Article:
The old paths said, “There are six days for work. So come and be healed on those days, not on the Sabbath.”

Jesus said, “You hypocrites! Doesn’t each of you on the Sabbath untie his ox or donkey from the stall and lead it out to give it water? Then should not this woman, a daughter of Abraham, whom Satan has kept bound for eighteen long years, be set free on the Sabbath day from what bound her?” – Luke 13:10-16

The old paths said, “It is the Sabbath; the law forbids you to carry your mat.”

Jesus said, “My Father is always at his work to this very day, and I, too, am working.” – John 5:1-18

The old paths said, “This man is not from God, for he does not keep the Sabbath.”

Jesus said, “For judgment I have come into this world, so that the blind will see and those who see will become blind.” – John 9

Luke recounts that Jesus chose not to wash before a dinner hosted by a Pharisee – and his apparently unspoken surprise prompted the Lord to call down six woes upon the proponents of the old paths.

The old paths quoted a lot of seemingly-related scripture and applied it to a given situation in order to attack and demean and refute and destroy what they had decided God didn’t mean. Jesus spoke what God gave Him to say; He spoke scripture, to bring good news to the poor and set the captive free and bring sight to the blind.

The old paths were about law enforcement and self-righteousness and prosecution and persecution. Jesus was the Way, the Truth and the Life.

The old paths were what were originally new paths that God’s people – in defiance that Jeremiah prophesied in that oft-quoted passage – blazed by their “I will not”s. Frustrated by their captivity in Assyria and Baybylon, and their inability to follow God’s law because of their separation from His temple and His presence, they logically interpreted their own supplementary law – and it was intentionally far stricter – far more difficult to comply with – than what God had, in generalities, decreed.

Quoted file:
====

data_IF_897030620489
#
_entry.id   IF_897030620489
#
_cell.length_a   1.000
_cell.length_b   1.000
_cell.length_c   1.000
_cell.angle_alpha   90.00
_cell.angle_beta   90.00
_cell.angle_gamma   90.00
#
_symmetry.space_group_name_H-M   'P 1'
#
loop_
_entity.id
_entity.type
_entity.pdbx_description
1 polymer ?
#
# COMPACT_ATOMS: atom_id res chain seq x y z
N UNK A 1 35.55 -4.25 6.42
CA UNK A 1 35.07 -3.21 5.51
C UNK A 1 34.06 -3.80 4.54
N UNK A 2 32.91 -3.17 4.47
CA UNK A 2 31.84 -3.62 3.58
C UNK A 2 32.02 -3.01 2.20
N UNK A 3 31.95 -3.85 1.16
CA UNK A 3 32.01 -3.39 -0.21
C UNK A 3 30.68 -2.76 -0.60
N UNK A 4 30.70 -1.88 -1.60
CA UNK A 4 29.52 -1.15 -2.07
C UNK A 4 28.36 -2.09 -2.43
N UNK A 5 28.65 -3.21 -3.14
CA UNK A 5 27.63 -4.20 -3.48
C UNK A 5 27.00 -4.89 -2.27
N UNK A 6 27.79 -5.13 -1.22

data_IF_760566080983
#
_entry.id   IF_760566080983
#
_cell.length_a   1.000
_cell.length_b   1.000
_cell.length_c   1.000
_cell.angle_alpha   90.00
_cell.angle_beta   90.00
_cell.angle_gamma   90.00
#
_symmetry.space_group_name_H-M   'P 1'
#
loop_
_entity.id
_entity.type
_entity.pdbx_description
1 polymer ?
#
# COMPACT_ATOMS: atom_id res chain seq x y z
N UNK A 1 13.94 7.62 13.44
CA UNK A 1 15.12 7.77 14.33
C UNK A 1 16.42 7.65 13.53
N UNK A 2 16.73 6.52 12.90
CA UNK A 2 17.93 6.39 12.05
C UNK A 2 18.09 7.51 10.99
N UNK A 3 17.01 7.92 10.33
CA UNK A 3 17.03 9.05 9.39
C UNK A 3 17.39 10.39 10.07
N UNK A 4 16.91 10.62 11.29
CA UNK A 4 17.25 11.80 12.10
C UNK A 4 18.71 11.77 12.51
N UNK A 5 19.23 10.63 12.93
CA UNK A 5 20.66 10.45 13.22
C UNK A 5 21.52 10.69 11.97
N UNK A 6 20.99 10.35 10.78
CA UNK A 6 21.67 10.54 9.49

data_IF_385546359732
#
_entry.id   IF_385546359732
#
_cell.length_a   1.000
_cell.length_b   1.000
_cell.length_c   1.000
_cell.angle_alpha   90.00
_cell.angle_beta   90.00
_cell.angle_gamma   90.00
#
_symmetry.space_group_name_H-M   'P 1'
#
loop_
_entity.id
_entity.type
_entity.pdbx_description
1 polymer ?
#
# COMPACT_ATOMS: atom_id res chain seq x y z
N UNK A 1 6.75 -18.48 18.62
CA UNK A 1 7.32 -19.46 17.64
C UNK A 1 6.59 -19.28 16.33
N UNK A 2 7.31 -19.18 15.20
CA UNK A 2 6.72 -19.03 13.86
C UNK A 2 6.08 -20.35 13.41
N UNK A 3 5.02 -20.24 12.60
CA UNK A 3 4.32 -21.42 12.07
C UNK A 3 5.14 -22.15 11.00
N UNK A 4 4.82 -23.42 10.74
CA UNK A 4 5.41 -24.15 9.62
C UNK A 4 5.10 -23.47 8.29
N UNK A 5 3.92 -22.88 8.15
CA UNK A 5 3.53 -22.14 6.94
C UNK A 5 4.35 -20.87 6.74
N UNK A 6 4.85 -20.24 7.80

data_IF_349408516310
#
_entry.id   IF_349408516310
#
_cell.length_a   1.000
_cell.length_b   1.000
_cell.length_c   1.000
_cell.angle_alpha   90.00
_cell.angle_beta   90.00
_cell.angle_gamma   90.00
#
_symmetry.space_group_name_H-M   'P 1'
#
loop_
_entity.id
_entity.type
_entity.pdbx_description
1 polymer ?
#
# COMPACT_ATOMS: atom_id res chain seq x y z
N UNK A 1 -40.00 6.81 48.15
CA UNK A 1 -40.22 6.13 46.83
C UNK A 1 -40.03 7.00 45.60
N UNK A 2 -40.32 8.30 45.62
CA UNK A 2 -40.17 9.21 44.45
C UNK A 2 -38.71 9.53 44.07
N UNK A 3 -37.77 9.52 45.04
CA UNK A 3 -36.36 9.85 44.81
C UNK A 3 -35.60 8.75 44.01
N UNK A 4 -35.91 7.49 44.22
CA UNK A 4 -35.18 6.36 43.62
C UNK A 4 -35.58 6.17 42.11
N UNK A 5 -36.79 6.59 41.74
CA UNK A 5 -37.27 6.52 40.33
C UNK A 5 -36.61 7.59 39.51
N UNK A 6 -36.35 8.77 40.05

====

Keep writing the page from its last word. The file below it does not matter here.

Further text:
It was commentary, not commandment.

It was tradition, not testament.

It was legalism, not law.

It was nit-picking, not soul-shaping.

It was human logic, not divine love.

It was their word, not God’s word.

And after four hundred and ninety years, the tassel on their garments had become the noose around their necks.

All because they were blind to the fact that the law was underwritten by love, because God is love; that God did not send his Son into the world to condemn the world, but to save the world through him; that a man is not justified by observing the law, but by faith in Jesus Christ; that “God sent the Spirit of his Son into our hearts, the Spirit who calls out, ‘Abba, Father.’ “